Sunday, February 26, 2006

Smile (Or the Joy of the Mutually Reinforced Pattern)

Abby had been smiling in her sleep for some time now, but never while awake. That all changed a few weeks ago. Now, with each day, she smiles more often and for greater durations. With that "social smile" she's also become far more interactive, swiping at the odd little creatures dangling off her mobile, making sustained eye contact and chattering away. It's giddy stuff for us. We thought we should share some of it with you. There is video posted here. It's pretty compressed, and while that translates into a grainy picture it does have the benefit of downloading fairly quickly. We'll try with future video posts to toy with making the quality of the image better without making it so it takes too long to download. No fancy editing here either-- maybe in the future we'll try to make some more creative short Abby films available.

Friday, February 24, 2006

Missed the Shore

Bopping along to my Best of 2005 mix on the way to catch the El this morning, I politely declined somebody handing out political flyers by the Bryn Mawr entrance. It wasn't until I was halfway up the stairs to the platform that her introduction had registered through the batter of my musical biscuits. "Hi, I'm Debra Shore!" "No thanks," I had mumbled as I walked into the station. But wait...Debra Shore?! Wasn't there an article about her in the Chicago Reader a couple months back? Didn't Cathy tell me more about her? And, in fact it was her.

Shore is running for office, one of those offices that you usually don't give much thought about (if you're like me, you find an organization you trust who has already vetted the qualifications of such mystery candidates and offers their recommendations-- this is particularly useful when it comes to judges) but one that's incredibly important nonetheless. She's running for the office of Commissioner of the Metropolitan Water District (or MWRD, which I've heard my fair share about through Cathy) and she deserves your vote. You can read more about her here. Here's a little taste of what makes her so worthy from her campaign site:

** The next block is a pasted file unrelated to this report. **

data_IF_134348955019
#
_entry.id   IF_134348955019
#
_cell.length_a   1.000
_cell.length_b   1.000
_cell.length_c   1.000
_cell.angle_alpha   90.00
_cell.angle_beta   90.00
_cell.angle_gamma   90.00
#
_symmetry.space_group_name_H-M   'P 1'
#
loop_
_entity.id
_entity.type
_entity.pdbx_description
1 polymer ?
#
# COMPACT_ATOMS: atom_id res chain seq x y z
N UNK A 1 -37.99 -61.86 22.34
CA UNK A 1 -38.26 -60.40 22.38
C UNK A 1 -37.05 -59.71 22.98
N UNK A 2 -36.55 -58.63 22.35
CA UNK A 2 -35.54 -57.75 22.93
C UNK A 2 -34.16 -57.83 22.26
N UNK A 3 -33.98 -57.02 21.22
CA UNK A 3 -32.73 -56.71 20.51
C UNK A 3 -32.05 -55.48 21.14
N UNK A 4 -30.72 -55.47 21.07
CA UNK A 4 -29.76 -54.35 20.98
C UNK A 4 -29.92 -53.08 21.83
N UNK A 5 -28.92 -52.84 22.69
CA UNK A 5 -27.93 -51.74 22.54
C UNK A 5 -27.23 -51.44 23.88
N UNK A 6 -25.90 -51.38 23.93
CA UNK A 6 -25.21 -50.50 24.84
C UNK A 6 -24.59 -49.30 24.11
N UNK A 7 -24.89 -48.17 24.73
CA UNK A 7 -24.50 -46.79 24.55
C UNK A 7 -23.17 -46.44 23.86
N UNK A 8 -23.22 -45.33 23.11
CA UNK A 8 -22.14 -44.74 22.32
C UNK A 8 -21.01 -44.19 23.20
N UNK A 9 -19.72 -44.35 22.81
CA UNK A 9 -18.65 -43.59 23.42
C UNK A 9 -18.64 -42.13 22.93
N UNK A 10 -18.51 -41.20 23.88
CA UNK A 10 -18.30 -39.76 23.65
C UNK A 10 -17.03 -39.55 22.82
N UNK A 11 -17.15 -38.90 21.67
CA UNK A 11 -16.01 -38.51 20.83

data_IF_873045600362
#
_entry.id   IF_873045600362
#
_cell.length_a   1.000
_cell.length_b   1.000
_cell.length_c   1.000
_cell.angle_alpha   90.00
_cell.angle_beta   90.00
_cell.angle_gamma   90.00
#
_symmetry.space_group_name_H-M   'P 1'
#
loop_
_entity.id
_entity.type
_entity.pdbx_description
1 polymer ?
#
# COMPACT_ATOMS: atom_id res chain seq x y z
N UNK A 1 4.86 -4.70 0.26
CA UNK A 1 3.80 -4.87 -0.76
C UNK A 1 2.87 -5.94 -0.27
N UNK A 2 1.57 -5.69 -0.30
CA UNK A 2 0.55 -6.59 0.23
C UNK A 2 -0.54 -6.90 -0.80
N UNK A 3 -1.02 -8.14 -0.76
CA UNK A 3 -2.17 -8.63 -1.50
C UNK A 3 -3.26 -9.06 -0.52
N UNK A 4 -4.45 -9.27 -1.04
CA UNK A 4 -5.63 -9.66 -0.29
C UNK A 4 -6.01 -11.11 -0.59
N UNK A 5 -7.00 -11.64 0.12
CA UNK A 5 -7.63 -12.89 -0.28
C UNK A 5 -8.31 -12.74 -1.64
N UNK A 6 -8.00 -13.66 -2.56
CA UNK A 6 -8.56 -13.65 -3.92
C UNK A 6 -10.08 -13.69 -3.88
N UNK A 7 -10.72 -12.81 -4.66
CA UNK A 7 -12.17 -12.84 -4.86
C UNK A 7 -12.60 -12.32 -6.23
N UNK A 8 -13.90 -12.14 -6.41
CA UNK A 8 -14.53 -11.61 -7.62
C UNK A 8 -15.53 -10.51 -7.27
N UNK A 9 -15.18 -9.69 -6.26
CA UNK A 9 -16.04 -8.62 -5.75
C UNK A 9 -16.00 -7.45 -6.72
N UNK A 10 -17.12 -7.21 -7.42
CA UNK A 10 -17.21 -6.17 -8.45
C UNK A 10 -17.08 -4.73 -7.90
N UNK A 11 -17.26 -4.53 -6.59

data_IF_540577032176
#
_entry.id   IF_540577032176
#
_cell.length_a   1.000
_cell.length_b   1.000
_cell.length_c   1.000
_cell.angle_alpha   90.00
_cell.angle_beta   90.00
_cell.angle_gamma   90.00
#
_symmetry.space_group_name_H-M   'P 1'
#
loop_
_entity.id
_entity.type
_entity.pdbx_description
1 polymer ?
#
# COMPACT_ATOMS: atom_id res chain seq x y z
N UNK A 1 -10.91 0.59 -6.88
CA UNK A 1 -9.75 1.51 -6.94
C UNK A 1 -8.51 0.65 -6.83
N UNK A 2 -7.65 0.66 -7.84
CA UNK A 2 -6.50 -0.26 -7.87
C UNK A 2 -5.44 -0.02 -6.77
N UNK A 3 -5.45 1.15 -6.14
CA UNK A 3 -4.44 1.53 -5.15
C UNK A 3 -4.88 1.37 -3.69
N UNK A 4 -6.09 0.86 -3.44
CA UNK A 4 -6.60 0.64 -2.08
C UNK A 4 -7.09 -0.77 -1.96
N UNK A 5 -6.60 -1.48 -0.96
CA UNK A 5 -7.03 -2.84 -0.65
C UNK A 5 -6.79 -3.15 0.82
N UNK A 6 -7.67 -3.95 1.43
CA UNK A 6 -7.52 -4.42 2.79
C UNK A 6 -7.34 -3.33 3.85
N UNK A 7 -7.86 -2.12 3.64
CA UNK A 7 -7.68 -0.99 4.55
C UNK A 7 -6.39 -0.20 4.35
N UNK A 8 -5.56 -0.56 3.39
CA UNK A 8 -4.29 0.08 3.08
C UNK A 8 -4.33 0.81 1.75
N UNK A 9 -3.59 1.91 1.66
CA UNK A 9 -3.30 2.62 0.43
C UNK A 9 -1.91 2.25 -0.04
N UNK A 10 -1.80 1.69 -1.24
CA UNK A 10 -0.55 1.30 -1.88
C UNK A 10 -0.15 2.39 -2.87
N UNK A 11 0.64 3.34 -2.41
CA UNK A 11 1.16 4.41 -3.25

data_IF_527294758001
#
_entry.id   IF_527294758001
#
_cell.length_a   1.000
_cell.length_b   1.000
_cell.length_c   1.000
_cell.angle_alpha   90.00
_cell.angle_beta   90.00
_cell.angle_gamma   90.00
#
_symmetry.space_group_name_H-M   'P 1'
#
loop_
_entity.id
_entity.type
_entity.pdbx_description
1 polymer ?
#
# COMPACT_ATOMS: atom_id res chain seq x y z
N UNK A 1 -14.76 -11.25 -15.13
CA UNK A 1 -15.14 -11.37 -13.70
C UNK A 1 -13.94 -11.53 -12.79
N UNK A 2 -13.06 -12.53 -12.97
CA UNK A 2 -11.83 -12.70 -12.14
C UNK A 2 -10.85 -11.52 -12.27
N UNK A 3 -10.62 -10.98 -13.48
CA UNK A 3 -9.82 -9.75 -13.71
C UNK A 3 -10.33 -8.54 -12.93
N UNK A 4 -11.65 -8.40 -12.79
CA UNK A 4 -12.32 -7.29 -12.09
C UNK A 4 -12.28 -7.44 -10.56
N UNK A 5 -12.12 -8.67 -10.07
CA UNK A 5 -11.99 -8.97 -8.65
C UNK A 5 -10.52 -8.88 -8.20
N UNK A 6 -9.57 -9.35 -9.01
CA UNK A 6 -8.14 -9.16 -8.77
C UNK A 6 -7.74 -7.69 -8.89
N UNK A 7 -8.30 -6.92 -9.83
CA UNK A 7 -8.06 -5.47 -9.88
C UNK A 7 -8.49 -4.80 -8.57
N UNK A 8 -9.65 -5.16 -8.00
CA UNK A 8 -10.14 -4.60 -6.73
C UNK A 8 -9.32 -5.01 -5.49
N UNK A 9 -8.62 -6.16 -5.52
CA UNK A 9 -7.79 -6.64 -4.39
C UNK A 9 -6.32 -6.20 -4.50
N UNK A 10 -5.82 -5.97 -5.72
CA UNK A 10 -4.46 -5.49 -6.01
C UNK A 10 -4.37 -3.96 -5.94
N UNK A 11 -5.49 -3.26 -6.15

The Metropolitan Water Reclamation District is a vitally important and altogether overlooked public agency. With an annual budget of more than $800 million and as owner of more than 7,000 acres in the region, it deserves more scrutiny. Its responsibility to treat wastewater and to manage storm water for the five million residents and many industries in Cook County makes it an essential contributor to our quality of life.

Yet few people know what the agency does and it has virtually no benchmarks with which to measure performance. With your help I intend to bring environmental accountability and leadership into the MWRD. I believe we cannot be merely users and abusers of natural resources but must become caring stewards

Tuesday, February 07, 2006

Two With Jeff Bridges

Originally uploaded by chrisbreitenbach.
Watched Fat City and Thunderbolt and Lightfoot this weekend, a couple early 70’s films with Jeff Bridges. Has there, in the last 40 years, been a more amiable American actor, one more nonchalant and consistently likeable? I dig the dude. A couple years back (!) when I placed these films in my Netflix queue I had recently watched K-Pax, that supremely inane film, and marveled at how, even when surrounded by such cloying ontological piffle (his film career is studded with ridiculous but ephemerally pleasant crap like this) Bridges was still singularly entertaining, keeping his distance from the shark-jump hamming of Kevin Spacey and keeping the film watchable.

Back in the early 70’s Bridges excelled in playing rascally, ingratiating good ‘ol boy characters as both his supporting roles in Fat City and Thunderbolt and Lightfoot nicely showcase. He’s good in Fat City as a young boxer with potential, playing wholesome against Stacy Keach’s (surprisingly good—I almost got the taste of Mike Hammer out of my mouth) gone to seed former pro. But he’s really really good in Thunderbolt and Lightfoot, a big hit when it was originally released, in full ingratiating rascal mode and playing Eastwood’s sidekick. The film itself veers a bit too widely from comedy to tragedy but there are a ton of rewards along the way to make it worthwhile. Eastwood, for one, is great here in one of his first comedic roles- laconic and graceful and already a legend. And most of the film takes place in Montana, something the director, Michael Cimino, takes full advantage of by including various shots that languorously take in the big sky and the rolling landscape adding a gentle, reposing texture to the film and its strange mix of the zany and tragic. And perhaps most importantly, it also stars Geoffrey Lewis, who will forever be a part of those early days of cable when I must have watched Every Which Way But Loose a few dozen times over the course of a couple months.